In June, 2018, a huge dust storm engulfed much of Mars, including the solar panels of the Opportunity rover. NASA’s Opportunity mission had been operating on the red planet for 15 years — a long journey with numerous perils and challenges. However, this particularly intense storm proved to be too much even for Opportunity and after many months of trying to communicate with the rover, NASA engineers officially ended the mission. But before its batteries ran out completely, Opportunity beamed back its very last photo.
“Oppy” took this panorama just before the Martian storm unleashed its fury. It was taken from the rover’s final resting place, a system of shallow troughs ironically called Perseverance Valley.
In the 360-degree picture — which was made by stitching 354 individual images together — you can see an array of interesting geological features, including the Endeavour crater rim and rocky outcrops. For a full, zoomable version of the panorama visit NASA’s website.
“This final panorama embodies what made our Opportunity rover such a remarkable mission of exploration and discovery,” said Opportunity project manager John Callas of NASA’s Jet Propulsion Laboratory in Pasadena, California. “To the right of center you can see the rim of Endeavor Crater rising in the distance. Just to the left of that, rover tracks begin their descent from over the horizon and weave their way down to geologic features that our scientists wanted to examine up close. And to the far right and left are the bottom of Perseverance Valley and the floor of Endeavour crater, pristine and unexplored, waiting for visits from future explorers.”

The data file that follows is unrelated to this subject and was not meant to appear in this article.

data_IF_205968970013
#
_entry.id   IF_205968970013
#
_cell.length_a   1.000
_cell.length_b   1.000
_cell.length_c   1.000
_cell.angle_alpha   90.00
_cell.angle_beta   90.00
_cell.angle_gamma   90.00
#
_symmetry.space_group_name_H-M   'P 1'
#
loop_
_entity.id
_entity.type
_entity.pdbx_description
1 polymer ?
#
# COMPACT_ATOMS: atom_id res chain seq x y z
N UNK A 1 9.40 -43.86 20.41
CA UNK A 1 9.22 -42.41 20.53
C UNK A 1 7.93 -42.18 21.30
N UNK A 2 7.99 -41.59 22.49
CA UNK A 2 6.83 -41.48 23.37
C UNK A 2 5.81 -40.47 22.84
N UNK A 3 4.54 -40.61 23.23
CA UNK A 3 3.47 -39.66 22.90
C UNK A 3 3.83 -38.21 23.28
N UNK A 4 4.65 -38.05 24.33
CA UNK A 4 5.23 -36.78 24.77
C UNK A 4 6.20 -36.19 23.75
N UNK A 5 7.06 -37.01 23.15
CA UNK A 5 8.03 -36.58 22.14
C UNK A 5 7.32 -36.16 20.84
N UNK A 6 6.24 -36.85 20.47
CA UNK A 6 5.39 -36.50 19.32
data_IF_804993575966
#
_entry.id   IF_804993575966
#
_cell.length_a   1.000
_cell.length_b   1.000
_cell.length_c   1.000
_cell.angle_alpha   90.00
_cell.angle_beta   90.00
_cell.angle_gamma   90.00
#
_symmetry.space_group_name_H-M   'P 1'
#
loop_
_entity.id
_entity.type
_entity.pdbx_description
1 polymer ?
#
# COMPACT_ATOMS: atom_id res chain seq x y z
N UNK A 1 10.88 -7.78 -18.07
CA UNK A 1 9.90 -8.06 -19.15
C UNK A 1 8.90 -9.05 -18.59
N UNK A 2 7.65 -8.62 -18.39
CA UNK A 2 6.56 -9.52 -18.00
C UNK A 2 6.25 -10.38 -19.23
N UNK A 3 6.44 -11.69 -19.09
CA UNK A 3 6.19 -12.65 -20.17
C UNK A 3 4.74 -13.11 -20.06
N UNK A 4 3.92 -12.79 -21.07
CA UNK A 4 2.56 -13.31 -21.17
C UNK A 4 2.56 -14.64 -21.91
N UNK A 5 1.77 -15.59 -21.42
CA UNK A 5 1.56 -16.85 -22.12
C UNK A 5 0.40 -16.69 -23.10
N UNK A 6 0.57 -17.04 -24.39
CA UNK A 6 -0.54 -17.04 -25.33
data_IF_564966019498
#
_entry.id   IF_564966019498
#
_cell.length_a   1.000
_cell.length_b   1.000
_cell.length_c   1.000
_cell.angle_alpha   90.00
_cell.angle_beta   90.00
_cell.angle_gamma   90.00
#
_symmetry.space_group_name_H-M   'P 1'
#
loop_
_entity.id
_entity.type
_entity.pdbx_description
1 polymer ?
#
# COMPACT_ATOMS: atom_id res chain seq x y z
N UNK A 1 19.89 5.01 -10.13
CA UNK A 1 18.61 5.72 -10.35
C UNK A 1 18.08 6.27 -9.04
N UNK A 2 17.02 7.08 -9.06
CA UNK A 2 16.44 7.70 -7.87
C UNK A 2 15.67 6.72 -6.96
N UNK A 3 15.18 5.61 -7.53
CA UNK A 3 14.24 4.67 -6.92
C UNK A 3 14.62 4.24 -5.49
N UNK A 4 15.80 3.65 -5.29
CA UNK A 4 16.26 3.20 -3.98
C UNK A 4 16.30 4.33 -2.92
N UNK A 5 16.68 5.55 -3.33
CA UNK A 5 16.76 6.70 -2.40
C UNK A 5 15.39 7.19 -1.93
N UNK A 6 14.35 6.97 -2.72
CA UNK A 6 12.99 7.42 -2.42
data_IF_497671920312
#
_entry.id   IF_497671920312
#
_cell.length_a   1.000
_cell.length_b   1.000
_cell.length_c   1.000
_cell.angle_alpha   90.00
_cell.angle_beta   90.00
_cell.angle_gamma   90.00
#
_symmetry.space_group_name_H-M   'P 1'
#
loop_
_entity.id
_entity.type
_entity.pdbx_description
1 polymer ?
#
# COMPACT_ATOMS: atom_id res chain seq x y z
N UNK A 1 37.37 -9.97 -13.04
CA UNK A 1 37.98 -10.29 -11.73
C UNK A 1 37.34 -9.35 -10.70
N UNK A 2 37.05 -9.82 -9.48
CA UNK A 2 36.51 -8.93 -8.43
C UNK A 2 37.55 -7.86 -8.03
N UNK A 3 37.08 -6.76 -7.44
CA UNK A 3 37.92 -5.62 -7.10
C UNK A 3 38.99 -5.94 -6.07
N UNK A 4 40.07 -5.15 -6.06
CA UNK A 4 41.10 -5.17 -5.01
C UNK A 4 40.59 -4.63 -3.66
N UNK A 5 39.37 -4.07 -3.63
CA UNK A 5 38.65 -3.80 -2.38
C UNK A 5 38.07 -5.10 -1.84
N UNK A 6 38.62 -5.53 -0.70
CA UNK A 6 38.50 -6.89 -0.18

To capture each individual image in the 360-panorama, the rover used its Panoramic Camera (Pancam) between May 13 and June 10, 2018. Most of the panorama was shot using three filters in order to obtain full-color images. However, some of the images, such as those in the bottom left, were taken during the rover’s final days. As the solar panels became covered in dust, Oppy didn’t have enough power to capture these very last images in green and violet filters, which is why some portions are black and white.
Although Opportunity’s mission is over, the rover’s legacy endures through the invaluable science it has enabled but also in the hearts of people around the world.
“Opportunity’s scientific discoveries contributed to our unprecedented understanding of the planet’s geology and environment, laying the groundwork for future robotic and human missions to the Red Planet.”